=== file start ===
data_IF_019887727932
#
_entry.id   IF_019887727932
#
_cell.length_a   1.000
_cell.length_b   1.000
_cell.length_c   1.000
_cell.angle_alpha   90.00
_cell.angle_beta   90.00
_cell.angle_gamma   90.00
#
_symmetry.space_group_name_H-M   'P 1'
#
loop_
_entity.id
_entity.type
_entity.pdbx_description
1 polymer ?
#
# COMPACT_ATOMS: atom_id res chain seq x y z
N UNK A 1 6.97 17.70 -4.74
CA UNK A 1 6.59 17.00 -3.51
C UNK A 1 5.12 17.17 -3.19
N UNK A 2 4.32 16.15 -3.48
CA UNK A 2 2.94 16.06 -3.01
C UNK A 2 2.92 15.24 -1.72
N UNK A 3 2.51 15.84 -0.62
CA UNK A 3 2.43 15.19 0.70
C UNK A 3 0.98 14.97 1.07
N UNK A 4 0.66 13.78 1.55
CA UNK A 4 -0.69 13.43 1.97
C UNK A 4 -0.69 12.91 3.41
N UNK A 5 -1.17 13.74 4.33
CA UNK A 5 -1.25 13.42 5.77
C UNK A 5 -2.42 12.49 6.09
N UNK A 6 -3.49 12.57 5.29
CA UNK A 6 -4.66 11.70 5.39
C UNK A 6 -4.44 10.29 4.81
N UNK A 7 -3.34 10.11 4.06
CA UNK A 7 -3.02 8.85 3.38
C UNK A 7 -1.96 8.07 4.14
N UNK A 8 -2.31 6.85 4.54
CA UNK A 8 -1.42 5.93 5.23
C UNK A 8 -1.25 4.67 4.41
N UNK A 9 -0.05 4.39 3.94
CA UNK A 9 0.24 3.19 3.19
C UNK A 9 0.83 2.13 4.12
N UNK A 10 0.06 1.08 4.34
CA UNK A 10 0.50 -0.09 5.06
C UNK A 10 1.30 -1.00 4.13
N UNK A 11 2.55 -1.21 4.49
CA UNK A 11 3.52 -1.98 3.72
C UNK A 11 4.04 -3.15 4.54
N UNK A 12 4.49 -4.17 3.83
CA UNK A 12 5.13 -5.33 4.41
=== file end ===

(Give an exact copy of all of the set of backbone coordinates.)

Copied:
data_IF_019887727932
#
_entry.id   IF_019887727932
#
_cell.length_a   1.000
_cell.length_b   1.000
_cell.length_c   1.000
_cell.angle_alpha   90.00
_cell.angle_beta   90.00
_cell.angle_gamma   90.00
#
_symmetry.space_group_name_H-M   'P 1'
#
loop_
_entity.id
_entity.type
_entity.pdbx_description
1 polymer ?
#
# COMPACT_ATOMS: atom_id res chain seq x y z
N UNK A 1 6.97 17.70 -4.74
CA UNK A 1 6.59 17.00 -3.51
C UNK A 1 5.12 17.17 -3.19
N UNK A 2 4.32 16.15 -3.48
CA UNK A 2 2.94 16.06 -3.01
C UNK A 2 2.92 15.24 -1.72
N UNK A 3 2.51 15.84 -0.62
CA UNK A 3 2.43 15.19 0.70
C UNK A 3 0.98 14.97 1.07
N UNK A 4 0.66 13.78 1.55
CA UNK A 4 -0.69 13.43 1.97
C UNK A 4 -0.69 12.91 3.41
N UNK A 5 -1.17 13.74 4.33
CA UNK A 5 -1.25 13.42 5.77
C UNK A 5 -2.42 12.49 6.09
N UNK A 6 -3.49 12.57 5.29
CA UNK A 6 -4.66 11.70 5.39
C UNK A 6 -4.44 10.29 4.81
N UNK A 7 -3.34 10.11 4.06
CA UNK A 7 -3.02 8.85 3.38
C UNK A 7 -1.96 8.07 4.14
N UNK A 8 -2.31 6.85 4.54
CA UNK A 8 -1.42 5.93 5.23
C UNK A 8 -1.25 4.67 4.41
N UNK A 9 -0.05 4.39 3.94
CA UNK A 9 0.24 3.19 3.19
C UNK A 9 0.83 2.13 4.12
N UNK A 10 0.06 1.08 4.34
CA UNK A 10 0.50 -0.09 5.06
C UNK A 10 1.30 -1.00 4.13
N UNK A 11 2.55 -1.21 4.49
CA UNK A 11 3.52 -1.98 3.72
C UNK A 11 4.04 -3.15 4.54
N UNK A 12 4.49 -4.17 3.83
CA UNK A 12 5.13 -5.33 4.41